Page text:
Scottish Stage is the website of theatre critic, teacher and editor Mark Brown. Mark is currently theatre critic of the Scottish national newspapers The Herald on Sunday (formerly the Sunday Herald) and the Sunday National, and Scottish critic of the Daily Telegraph. A professional theatre critic and arts writer since 1994, he has written for a wide variety of publications including The Herald, The Scotsman, Scotland on Sunday, The Guardian, the New Statesman, the Sunday Times, Sunday Business, Business AM, The List, the Toronto Star (Canada) and Inside Film (Australia). His book Modernism and Scottish Theatre since 1969: A Revolution on Stage is published by Palgrave Macmillan: http://www.palgrave.com/gb/book/9783319986388
On this blog you will find all of Mark’s writings from September 2011 forward, plus a selection of archived material dating back to the late 1990s.
An additional biographical note
Mark’s critical writings have been translated into Czech, Farsi, Finnish, German, Polish, Portuguese and Slovene. His work has appeared in a number of theatre journals, including: New Theatre Quarterly (Cambridge University Press); the international webjournal Critical Stages; Sinais de Cena [Signs of the Stage] (Portuguese Association of Theatre Critics/Lisbon University); German journal Theater der Ziet; Slovenian journal Maska; and Czech journal Svět a Divadlo [World and Theatre].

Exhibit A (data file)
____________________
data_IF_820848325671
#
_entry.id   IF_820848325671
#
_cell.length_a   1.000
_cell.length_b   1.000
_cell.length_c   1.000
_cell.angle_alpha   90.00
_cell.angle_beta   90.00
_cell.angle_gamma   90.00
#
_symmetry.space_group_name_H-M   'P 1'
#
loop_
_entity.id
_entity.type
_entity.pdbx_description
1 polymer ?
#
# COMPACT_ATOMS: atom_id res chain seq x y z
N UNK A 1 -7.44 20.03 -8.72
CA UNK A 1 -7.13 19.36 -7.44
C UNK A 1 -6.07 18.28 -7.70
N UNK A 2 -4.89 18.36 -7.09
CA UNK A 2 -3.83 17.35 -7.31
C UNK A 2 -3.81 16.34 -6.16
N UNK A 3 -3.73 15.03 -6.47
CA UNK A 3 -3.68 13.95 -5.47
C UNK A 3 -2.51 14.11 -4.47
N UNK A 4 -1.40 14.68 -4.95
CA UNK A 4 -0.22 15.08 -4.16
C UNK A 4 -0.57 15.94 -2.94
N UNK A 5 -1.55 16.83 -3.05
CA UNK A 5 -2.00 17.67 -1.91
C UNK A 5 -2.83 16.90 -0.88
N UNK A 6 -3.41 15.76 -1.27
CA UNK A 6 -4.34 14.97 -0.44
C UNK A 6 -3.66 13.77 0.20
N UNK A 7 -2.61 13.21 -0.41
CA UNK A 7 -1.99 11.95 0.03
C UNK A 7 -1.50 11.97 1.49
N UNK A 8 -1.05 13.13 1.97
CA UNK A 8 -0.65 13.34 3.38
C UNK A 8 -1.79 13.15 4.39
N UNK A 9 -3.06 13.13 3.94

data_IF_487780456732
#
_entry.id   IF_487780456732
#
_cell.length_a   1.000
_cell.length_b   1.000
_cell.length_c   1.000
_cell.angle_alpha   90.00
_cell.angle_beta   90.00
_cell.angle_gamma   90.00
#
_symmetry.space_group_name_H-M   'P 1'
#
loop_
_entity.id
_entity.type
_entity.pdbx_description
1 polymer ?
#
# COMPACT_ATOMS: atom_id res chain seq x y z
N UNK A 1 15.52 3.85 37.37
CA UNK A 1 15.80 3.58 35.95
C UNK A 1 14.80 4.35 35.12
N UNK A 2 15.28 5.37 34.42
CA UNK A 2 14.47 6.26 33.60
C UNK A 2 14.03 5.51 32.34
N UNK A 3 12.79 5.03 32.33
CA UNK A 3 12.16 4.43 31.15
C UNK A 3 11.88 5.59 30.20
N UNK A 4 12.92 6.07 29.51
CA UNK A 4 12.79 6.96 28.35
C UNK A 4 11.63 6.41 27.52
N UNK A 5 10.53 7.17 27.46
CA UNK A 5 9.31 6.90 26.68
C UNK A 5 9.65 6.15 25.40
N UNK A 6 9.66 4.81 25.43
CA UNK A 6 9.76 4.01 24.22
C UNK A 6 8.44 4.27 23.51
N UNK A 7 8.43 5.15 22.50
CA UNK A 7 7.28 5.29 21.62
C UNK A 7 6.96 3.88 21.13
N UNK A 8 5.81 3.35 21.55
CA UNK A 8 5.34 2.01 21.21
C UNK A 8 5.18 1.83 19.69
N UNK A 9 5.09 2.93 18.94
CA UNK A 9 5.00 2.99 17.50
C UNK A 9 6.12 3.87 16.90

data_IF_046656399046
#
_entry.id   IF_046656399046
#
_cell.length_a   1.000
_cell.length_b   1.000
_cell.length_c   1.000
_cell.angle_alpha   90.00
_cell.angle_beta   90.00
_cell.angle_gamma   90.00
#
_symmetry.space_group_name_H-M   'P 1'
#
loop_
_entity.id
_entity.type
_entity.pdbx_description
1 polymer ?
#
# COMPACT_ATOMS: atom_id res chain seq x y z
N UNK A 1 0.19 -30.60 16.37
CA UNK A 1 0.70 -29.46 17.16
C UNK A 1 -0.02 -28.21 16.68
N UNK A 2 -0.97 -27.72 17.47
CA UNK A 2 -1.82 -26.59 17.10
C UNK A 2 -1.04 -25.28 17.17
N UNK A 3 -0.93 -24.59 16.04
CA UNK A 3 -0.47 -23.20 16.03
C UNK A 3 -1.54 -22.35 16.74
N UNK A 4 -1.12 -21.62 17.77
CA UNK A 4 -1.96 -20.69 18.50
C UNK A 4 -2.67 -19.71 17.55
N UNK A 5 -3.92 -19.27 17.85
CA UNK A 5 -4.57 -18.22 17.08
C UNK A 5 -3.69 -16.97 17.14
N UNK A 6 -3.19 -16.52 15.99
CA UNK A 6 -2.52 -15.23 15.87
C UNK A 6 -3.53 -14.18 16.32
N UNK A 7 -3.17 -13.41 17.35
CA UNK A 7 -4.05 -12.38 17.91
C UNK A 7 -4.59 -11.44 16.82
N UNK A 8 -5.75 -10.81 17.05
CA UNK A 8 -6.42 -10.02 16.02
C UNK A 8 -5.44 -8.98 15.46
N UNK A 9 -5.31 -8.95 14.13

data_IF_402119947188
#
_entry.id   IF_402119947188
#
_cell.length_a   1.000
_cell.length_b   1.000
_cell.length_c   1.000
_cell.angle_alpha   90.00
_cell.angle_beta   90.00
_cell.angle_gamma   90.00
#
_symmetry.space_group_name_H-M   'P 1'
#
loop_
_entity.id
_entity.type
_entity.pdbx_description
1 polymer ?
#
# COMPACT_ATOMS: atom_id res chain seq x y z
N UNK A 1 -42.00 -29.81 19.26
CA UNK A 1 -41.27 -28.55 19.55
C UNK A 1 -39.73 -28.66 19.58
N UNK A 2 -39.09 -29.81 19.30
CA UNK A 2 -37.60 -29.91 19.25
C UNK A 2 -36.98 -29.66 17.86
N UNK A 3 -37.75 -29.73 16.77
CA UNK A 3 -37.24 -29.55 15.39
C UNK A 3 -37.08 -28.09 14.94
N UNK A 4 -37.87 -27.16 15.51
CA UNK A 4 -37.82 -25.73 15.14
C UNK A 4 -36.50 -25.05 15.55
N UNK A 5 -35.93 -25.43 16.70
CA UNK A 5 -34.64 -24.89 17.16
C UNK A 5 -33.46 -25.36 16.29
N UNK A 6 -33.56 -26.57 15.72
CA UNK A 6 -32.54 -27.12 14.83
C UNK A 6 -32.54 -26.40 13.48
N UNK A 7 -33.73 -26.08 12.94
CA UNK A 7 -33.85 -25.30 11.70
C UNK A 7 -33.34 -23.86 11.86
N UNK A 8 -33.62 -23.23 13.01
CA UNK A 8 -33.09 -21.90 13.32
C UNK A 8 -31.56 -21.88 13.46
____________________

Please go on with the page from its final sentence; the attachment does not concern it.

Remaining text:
Mark is particularly engaged in the study of the theatre of the leading English dramatist Howard Barker. He is editor of the book Howard Barker Interviews 1980-2010: Conversations in Catastrophe (Intellect Books, 2011) and is a contributor to the collections, Howard Barker’s Art of Theatre, edited by David Ian Rabey and Sarah Goldingay (Manchester University Press, 2013) and Howard Barker’s Theatre: Wrestling With Catastrophe, edited by James Reynolds and Andy W. Smith (Bloomsbury, 2015).
Other publications include the book Oily Cart: All Sorts of Theatre for All Sorts of Kids, as compiler and editor (Trentham Books, 2012) and a chapter in the collection Theatre Criticism: Changing Landscapes, edited by Duška Radosavljevic (Bloomsbury, 2016).
He holds a PhD in Theatre Studies from the University of Dundee and is a regular guest lecturer at the Royal Conservatoire of Scotland in Glasgow.